Know what it takes to ensure your brand is appealing to the customer and the future employee
I’ve frequently referred to myself as a ‘brand czar’. I do it more to symbolise what I truly love as opposed to that which I have mastered.
As a B2B marketing leader, I am tasked with ensuring that we have all facets of marketing ‘firing on all cylinders’. That includes everything from ensuring we have the right overall GTM strategy targeted at the right customers, to the fine-tuned marketing team that can bring together the essence of the marketing story to build awareness, drive engagement, satisfy consideration and ultimately drive conversion (and the ever elusive yet highly desirable ‘loyalty’!). This takes great strategy, communications, creative, digital expertise, research – the list goes on. Yet if there is one element of marketing that has stood out for me since my early days in business school – it’s brand.
Brand isn’t just a buzzword. It’s a promise
And the brand starts with the value promise of the product or service you are delivering. If you don’t have the value proposition right, then the rest doesn’t really matter. If your product can’t deliver on the promise you have stated, then you will never achieve the loyalty that you crave. Developing and nurturing the brand is arguably the most important element of the marketing function.
Trust me, in a B2B world, there are many who would argue otherwise. They would say that the complex value-delivery model present in the B2B environment can reduce the value of the brand (and the brand message) such that over-emphasis on this results in diminishing returns. I have felt this too – particularly in an arena where you struggle to achieve brand consistency delivered through thousands of individual sellers who are responsible for the most valuable brand touchpoint – that in-person, face to face sales call.
But that’s where the Covid-19 world opened new doors for B2B providers. Over the past two years, marketing has fundamentally shifted. Reliance on face-to-face, in-person communications diminished and digital interactions rose to the top. Digital became the channel of choice – and gave us that opportunity to voice our value proposition directly; to more consistently deliver our brand message directly to the customer all across the globe.
For many of us, we beefed up our digital marketing resources, quickly swapped in-person events for virtual experience. We discovered new ways to engage our customers, invested in new technology and increased our focus on all elements of the marketing stack to ensure we could deliver the right message to the right customer at the right time.
The importance of addressing socio-political issues
But the foundation on which our customers are valuing brands is shifting. The external events that unfolded (and continue to unfold) beckon for direction, support and commitment by all leaders – and brand leaders are chief among them. Today brand goes beyond the value of the product itself. It includes the value of the organisation the brand represents. It’s not just the promise of the product, but the purpose of the company.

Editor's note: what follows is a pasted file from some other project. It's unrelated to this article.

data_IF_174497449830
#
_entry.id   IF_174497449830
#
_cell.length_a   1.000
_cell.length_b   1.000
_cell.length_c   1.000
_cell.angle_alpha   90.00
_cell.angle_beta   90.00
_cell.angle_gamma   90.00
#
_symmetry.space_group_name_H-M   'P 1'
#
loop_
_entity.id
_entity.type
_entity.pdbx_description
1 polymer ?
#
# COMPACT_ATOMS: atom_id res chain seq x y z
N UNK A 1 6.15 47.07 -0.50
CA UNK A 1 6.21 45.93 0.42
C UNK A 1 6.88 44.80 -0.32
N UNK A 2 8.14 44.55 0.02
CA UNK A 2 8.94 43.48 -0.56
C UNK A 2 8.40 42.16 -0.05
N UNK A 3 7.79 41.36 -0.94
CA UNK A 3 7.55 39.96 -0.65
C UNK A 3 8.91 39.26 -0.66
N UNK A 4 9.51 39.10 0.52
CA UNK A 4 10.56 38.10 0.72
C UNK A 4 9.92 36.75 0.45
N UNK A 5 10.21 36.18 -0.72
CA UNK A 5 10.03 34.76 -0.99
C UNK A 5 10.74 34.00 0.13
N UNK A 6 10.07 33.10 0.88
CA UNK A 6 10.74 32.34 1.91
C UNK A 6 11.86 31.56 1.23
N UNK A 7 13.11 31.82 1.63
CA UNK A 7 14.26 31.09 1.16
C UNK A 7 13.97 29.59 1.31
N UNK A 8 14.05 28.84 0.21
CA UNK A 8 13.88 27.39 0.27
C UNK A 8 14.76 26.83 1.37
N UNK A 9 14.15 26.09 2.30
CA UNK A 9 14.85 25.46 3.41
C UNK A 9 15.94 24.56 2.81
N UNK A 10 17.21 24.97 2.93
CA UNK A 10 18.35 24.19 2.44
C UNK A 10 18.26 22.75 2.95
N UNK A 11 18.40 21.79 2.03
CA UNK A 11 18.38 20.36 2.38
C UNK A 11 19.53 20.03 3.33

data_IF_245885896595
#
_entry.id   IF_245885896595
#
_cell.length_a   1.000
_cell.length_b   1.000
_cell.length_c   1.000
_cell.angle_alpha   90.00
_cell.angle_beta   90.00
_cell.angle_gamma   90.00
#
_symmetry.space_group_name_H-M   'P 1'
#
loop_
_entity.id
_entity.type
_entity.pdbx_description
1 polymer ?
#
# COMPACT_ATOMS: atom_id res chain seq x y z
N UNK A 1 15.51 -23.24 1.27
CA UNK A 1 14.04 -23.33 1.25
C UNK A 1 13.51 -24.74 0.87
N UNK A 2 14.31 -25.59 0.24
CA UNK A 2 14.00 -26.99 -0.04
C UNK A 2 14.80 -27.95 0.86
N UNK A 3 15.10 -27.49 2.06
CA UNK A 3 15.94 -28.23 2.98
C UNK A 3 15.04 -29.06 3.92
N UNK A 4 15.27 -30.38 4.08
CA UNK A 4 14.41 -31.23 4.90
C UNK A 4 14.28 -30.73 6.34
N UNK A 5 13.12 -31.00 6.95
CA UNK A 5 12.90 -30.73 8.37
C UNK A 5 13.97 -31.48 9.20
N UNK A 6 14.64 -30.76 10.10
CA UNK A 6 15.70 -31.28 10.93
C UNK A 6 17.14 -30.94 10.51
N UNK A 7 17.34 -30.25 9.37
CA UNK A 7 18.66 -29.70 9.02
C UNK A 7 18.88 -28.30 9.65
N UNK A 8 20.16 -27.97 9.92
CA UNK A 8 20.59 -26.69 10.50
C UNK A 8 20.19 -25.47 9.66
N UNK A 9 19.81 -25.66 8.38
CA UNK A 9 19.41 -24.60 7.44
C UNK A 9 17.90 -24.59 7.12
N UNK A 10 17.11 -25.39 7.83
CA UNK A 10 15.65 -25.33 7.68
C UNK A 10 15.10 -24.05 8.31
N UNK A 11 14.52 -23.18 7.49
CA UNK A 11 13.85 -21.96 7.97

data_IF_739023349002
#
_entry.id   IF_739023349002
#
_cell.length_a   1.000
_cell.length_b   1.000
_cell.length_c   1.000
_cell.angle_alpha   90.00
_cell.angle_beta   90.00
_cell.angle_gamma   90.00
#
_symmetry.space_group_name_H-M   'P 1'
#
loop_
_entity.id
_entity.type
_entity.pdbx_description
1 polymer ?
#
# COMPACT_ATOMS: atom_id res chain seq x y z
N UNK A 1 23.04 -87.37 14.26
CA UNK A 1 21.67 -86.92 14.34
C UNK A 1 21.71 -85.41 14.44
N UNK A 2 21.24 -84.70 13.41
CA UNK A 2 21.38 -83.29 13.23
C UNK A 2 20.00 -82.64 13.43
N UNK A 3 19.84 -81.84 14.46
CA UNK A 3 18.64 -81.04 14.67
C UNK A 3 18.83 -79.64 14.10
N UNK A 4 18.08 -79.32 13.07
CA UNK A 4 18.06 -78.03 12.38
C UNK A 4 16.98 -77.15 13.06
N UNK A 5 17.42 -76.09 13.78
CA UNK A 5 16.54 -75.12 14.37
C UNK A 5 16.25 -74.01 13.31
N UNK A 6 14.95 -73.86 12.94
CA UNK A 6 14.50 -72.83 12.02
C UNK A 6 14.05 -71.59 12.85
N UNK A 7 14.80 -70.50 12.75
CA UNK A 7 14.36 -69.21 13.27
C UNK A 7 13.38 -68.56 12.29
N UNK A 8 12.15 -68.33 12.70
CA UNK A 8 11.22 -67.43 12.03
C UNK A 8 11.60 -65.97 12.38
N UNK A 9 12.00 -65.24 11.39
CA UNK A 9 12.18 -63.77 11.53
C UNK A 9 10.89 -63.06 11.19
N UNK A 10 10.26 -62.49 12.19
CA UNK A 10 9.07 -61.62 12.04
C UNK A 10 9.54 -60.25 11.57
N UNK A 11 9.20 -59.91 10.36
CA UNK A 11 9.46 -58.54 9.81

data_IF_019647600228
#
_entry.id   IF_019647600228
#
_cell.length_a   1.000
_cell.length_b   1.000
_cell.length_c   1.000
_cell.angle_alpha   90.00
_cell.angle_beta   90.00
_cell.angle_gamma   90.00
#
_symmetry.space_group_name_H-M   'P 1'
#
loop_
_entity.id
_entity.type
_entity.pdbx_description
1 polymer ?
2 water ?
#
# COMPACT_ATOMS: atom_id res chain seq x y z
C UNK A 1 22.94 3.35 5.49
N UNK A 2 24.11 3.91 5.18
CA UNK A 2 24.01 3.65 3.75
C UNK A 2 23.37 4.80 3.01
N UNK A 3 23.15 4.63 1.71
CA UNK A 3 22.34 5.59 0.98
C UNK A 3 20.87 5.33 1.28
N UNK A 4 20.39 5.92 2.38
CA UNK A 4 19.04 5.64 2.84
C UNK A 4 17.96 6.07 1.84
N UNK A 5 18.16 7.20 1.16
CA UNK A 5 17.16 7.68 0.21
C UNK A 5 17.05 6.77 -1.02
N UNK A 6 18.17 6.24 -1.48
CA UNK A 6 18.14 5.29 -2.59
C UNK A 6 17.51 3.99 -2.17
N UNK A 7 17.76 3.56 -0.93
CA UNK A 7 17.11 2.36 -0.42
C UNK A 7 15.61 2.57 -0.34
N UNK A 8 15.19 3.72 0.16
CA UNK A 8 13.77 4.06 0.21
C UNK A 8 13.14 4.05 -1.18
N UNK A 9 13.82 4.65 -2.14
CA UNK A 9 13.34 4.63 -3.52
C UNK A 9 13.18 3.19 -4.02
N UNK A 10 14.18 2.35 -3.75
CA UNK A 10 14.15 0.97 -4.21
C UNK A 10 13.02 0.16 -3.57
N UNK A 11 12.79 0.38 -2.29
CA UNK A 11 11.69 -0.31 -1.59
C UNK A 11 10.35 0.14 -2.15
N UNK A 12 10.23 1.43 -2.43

To say that today’s brands must be socially responsible is an understatement. One of my earlier articles talked about the essence of ‘purpose’ for a company – and today, the very meaning of this is even more true. Today’s consumers look for products that provide solutions and companies that solve problems – in all areas; health, our environment, our safety and our future.
Couple this with the added challenge that today’s brand now has two important and distinct targets: our customers and our employees. With the ‘Great Resignation’ in full swing, the pull on the marketing team to ensure we are deploying our greatest demand-generating techniques at future employees has never been higher. Competition for talent is tough – and your competition has a new definition. It crosses industry lines, and thanks to remote work, crosses state and country lines, too. But, as like the consumer who is vested in the value of the company, so too is the future associate. They too value the pivotal role that a company can play – in their community and beyond.
Staying at the forefront
I’ve been part of the team that has built the agenda for one of the biggest B2B events of the year. This year’s Ignite USA line-up is one that will engage every marketer to think through the opportunities and challenges presented to us in our post-Covid world. And it will do so by putting the brand at the centre.
Hear from companies like Kyndryl (the IT services spin-off from IBM) that have amazing stories to tell about their own efforts to evolve their brand strategy and their brand message to resonate with today’s customers – to learning from some of the best and brightest who provide us with the tools, the processes and the insights to enable us to be effective and efficient in what we do.
And we are going to do that in person. Delivered through the most powerful method possible – face to face. As I said, I call myself a brand ’czar’ – and I look forward to learning more about the power of the brand at Ignite USA!